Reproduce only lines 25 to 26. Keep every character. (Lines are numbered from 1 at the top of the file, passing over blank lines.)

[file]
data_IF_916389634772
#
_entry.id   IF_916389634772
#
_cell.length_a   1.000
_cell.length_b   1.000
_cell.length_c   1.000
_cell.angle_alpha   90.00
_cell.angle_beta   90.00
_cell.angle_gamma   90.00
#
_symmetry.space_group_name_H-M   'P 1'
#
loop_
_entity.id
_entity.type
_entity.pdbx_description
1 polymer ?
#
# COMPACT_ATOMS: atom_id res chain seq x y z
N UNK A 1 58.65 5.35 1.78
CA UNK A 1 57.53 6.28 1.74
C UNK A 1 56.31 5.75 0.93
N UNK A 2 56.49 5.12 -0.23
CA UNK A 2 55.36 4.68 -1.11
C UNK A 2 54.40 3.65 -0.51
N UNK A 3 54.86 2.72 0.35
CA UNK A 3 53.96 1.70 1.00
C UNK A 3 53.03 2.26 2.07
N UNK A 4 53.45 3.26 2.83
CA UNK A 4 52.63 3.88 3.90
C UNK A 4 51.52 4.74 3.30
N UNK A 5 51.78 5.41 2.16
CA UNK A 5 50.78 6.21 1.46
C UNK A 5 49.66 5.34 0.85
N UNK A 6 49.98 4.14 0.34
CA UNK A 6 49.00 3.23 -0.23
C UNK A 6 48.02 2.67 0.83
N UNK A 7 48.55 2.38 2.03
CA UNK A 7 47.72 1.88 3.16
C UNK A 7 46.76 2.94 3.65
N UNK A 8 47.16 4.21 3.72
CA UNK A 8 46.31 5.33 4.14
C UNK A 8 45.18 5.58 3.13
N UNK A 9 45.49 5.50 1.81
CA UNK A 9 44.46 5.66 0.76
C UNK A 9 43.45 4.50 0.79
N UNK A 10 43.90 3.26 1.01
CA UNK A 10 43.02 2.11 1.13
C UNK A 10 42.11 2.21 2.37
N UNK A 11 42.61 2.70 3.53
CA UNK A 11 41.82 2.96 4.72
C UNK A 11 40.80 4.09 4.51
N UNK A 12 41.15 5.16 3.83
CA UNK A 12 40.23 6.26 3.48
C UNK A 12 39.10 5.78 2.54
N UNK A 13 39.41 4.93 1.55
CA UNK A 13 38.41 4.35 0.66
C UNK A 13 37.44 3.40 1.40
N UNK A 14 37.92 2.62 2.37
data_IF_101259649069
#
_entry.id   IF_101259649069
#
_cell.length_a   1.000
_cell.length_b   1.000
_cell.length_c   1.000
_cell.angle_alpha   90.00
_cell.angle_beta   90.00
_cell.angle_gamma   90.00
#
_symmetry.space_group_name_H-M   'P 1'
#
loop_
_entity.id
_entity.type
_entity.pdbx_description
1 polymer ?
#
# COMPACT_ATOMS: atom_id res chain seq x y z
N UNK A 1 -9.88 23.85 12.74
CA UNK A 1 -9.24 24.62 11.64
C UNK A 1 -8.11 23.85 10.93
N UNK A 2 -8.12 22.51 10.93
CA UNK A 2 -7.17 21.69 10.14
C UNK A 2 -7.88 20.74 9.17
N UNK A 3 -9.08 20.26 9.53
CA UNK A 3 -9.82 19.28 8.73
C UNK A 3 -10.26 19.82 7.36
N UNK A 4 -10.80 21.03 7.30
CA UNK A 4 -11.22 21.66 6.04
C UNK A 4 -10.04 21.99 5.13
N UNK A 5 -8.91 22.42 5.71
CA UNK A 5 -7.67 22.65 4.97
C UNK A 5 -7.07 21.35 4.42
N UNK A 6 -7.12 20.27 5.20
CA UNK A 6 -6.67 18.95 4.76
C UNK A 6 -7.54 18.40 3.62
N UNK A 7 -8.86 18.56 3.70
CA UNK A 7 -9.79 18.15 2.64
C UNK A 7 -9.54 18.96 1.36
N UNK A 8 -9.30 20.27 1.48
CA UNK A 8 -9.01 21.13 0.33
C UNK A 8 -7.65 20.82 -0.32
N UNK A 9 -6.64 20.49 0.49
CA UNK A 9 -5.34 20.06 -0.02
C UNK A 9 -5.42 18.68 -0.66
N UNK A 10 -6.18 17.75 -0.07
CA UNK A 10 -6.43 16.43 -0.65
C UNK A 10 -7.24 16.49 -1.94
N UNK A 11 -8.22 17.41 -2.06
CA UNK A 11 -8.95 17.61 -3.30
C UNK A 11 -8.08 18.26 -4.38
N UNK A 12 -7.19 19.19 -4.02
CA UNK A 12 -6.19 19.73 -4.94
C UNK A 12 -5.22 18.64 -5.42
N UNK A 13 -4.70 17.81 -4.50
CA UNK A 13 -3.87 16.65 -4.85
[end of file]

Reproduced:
CA UNK A 2 55.36 4.68 -1.11
C UNK A 2 54.40 3.65 -0.51